FLIPPING FOR IT by Daniel Asa Rose


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This strictly á la mode first novel--present-tense narrative, Dick-and-Jane dialogue, transcribed graffito and snatches of TV--fancies itself a visionary tract heralding the ""Nouveau Ice Age."" An affectless story of ""a nice normal family getting divorced,"" it's also meant to be heavily ironic, satiric, and world-weary, but it's just plain fatuous. Thomas is a zoologist in Hope, Rhode Island, whose wife, Jane, decides she needs some ""space."" And that space seems mostly occupied by her lover, an avant-garde florist who runs the ""X-Rated Greenhouse"" and sends pornographic notes about his ""pistil"" and her ""stamen."" The soon-to-be divorced couple worry most about who'll get custody of their kids, two toddlers whose dialogue is indistinguishable from the adults' and who also do pseudo-profound things--the two-year-old spreads bird seed everywhere and the five-year-old puts Band-Aids over everything. Since almost nothing happens until the unpredictably surreal ending. Rose stuffs his anorexic novel with zany characters who come back up undigested. They include: Al Testa, Thomas' scrappy lawyer, a caricature of a no-class slob, from his white alligator shoes to his flatulence; Vavaw, Thomas' Portuguese housekeeper, who says zany: things like ""corkstopper"" and ""pissy-whipped"" instead of the correct vulgarisms; and Duke, Thomas' best friend, who ""did the Ivy League trip"" with him and now owns a nightclub where the sexy dishwasher keeps trying to strip on the bar. It's difficult to decide what's more offensive here, the monosyllabic prose, with its lazy diction (""What it is: Thomas wants to want--even if he doesn't really want to. . ."") or the ""zoned-out' consciousness that seems to permit a casual racism and sexism. No matter which side comes up in this coin-toss, you lose. But that's like, wow, fate, you know?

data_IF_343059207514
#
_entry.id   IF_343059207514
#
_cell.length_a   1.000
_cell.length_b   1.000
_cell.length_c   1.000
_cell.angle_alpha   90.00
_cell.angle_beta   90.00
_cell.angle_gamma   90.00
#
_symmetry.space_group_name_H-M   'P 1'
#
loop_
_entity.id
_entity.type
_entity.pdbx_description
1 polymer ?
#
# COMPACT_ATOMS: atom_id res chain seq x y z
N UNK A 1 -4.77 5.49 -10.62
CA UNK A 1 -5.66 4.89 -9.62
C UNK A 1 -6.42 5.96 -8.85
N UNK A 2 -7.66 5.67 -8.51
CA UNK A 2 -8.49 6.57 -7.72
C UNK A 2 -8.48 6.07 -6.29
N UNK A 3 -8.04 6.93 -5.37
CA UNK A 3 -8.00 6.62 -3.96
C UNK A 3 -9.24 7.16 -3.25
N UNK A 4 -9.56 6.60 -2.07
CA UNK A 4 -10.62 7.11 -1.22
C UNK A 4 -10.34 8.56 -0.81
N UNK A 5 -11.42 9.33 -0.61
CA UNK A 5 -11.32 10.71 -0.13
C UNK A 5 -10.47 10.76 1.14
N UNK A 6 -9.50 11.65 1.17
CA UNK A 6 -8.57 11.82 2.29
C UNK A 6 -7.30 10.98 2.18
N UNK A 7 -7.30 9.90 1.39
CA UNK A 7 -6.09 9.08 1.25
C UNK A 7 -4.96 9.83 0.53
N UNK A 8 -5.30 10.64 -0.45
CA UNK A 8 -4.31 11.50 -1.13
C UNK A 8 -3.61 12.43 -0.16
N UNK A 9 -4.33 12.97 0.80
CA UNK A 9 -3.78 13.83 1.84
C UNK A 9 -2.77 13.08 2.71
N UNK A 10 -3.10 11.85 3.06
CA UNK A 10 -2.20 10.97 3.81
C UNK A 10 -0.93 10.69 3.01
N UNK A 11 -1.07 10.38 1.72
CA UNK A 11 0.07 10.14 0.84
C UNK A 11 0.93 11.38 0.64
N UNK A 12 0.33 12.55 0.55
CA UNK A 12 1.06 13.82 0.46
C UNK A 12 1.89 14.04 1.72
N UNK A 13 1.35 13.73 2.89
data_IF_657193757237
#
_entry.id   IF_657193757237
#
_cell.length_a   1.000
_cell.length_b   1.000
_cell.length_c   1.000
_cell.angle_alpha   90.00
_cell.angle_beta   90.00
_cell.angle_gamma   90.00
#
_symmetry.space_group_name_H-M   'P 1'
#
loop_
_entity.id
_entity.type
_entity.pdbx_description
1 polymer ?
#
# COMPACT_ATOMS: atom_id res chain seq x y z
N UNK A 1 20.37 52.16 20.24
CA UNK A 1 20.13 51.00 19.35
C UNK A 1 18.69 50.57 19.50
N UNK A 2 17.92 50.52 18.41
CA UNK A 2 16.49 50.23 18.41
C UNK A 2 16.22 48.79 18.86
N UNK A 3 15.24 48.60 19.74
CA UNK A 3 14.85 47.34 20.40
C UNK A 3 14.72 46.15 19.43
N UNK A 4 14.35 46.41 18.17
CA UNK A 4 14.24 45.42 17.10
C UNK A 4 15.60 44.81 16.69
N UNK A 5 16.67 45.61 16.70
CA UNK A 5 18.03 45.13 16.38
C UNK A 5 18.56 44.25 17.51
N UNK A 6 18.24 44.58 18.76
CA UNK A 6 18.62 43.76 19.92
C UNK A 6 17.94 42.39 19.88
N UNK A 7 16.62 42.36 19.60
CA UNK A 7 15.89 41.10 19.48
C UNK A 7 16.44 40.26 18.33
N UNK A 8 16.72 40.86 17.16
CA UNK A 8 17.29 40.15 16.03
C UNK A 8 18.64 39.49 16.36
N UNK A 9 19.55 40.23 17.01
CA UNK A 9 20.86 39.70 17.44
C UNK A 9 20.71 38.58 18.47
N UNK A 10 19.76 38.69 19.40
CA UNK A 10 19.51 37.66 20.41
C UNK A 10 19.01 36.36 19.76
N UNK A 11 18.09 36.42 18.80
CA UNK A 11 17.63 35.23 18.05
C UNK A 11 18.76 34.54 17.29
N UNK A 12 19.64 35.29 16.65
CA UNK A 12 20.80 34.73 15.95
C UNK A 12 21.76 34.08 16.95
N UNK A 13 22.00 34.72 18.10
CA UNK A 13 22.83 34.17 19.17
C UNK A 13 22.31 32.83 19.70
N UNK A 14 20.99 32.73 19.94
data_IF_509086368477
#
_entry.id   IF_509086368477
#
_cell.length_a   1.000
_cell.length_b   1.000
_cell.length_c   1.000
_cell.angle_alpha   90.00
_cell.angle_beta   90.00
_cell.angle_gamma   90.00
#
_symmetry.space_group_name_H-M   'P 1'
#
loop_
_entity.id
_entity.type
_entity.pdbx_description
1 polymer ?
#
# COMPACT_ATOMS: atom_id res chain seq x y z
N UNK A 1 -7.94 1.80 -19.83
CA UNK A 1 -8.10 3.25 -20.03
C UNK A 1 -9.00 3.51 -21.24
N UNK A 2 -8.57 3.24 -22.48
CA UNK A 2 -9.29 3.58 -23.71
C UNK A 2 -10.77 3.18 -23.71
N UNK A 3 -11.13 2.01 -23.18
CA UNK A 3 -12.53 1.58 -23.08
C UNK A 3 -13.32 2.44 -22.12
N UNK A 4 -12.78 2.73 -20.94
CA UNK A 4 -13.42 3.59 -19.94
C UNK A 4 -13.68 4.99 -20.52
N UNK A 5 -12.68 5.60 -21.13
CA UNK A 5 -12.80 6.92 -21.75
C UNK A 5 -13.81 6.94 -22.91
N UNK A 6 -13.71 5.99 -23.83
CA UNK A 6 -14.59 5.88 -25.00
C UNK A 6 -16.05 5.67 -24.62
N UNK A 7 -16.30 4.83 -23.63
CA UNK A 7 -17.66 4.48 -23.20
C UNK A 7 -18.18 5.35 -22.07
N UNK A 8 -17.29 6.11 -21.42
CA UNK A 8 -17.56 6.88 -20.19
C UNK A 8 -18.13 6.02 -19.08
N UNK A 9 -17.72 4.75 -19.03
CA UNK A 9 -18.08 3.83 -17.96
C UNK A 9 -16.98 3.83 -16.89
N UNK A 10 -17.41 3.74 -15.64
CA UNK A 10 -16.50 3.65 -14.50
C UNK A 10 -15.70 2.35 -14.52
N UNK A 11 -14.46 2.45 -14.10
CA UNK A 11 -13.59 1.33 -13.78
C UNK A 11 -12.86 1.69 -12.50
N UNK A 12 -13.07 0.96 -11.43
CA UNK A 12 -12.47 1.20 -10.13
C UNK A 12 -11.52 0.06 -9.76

Pub Date: March 24th, 1987
Publisher: St. Martin's